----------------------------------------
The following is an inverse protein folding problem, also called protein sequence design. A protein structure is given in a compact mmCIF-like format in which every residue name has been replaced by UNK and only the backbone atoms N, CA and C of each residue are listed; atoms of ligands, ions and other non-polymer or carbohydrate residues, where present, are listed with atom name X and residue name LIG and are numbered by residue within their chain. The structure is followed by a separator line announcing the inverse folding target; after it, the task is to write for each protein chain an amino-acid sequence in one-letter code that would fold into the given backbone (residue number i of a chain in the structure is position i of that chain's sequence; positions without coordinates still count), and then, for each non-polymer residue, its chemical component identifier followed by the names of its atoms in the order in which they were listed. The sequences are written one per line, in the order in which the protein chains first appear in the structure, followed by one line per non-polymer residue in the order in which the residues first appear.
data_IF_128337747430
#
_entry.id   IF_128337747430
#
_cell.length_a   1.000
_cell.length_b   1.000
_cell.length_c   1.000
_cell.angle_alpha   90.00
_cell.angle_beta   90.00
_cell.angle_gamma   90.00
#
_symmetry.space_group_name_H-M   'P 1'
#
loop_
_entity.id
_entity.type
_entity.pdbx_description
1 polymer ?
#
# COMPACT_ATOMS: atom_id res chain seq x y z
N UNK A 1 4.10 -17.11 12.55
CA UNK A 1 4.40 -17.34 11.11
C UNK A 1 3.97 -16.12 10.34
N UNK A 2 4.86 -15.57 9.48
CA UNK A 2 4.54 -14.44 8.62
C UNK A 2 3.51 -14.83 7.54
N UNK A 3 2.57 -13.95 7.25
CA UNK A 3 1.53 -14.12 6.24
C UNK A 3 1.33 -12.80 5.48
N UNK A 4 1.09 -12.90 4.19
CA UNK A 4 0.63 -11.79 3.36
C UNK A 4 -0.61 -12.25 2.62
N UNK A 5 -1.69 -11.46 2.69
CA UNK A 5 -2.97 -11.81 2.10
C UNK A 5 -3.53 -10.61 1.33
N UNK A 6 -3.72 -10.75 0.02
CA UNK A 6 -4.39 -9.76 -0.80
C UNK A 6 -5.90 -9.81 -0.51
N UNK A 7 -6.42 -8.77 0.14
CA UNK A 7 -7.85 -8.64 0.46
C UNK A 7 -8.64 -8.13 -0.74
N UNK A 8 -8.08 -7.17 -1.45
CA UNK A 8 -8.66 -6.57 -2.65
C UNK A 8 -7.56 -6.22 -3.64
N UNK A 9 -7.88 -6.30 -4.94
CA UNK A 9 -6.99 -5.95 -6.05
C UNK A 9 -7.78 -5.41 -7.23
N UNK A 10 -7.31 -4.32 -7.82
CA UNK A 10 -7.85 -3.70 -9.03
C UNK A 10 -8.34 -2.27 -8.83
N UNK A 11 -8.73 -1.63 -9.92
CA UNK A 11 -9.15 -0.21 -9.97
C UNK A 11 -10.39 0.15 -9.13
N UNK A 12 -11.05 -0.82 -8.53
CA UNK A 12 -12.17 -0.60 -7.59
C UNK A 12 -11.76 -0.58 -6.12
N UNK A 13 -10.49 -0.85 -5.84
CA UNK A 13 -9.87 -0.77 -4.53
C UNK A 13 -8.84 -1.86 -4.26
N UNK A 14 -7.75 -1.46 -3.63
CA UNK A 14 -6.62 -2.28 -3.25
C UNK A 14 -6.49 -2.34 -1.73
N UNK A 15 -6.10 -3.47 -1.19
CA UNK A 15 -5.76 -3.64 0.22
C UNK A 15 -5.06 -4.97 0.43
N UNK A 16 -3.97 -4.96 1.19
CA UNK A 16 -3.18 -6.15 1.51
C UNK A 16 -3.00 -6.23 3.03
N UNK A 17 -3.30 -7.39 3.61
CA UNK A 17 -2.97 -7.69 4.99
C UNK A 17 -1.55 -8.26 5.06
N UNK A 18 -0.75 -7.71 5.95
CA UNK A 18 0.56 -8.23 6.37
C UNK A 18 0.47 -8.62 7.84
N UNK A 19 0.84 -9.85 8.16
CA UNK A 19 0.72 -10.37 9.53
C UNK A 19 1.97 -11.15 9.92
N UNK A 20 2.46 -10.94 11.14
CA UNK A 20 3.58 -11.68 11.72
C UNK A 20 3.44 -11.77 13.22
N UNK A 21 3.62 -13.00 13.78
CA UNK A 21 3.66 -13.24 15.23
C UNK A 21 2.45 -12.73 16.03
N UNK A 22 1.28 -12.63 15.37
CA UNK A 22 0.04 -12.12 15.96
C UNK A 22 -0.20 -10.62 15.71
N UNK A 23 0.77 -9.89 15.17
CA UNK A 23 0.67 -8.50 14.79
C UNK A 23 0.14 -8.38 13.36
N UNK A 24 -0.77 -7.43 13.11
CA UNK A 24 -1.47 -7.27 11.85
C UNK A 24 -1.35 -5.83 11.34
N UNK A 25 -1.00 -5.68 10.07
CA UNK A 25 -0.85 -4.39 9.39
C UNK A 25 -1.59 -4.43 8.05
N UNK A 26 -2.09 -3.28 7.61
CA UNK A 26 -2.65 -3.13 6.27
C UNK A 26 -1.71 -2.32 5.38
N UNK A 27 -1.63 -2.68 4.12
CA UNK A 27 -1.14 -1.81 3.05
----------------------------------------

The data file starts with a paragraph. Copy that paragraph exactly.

The following is an inverse protein folding problem, also called protein sequence design. A protein structure is given in a compact mmCIF-like format in which every residue name has been replaced by UNK and only the backbone atoms N, CA and C of each residue are listed; atoms of ligands, ions and other non-polymer or carbohydrate residues, where present, are listed with atom name X and residue name LIG and are numbered by residue within their chain. The structure is followed by a separator line announcing the inverse folding target; after it, the task is to write for each protein chain an amino-acid sequence in one-letter code that would fold into the given backbone (residue number i of a chain in the structure is position i of that chain's sequence; positions without coordinates still count), and then, for each non-polymer residue, its chemical component identifier followed by the names of its atoms in the order in which they were listed. The sequences are written one per line, in the order in which the protein chains first appear in the structure, followed by one line per non-polymer residue in the order in which the residues first appear.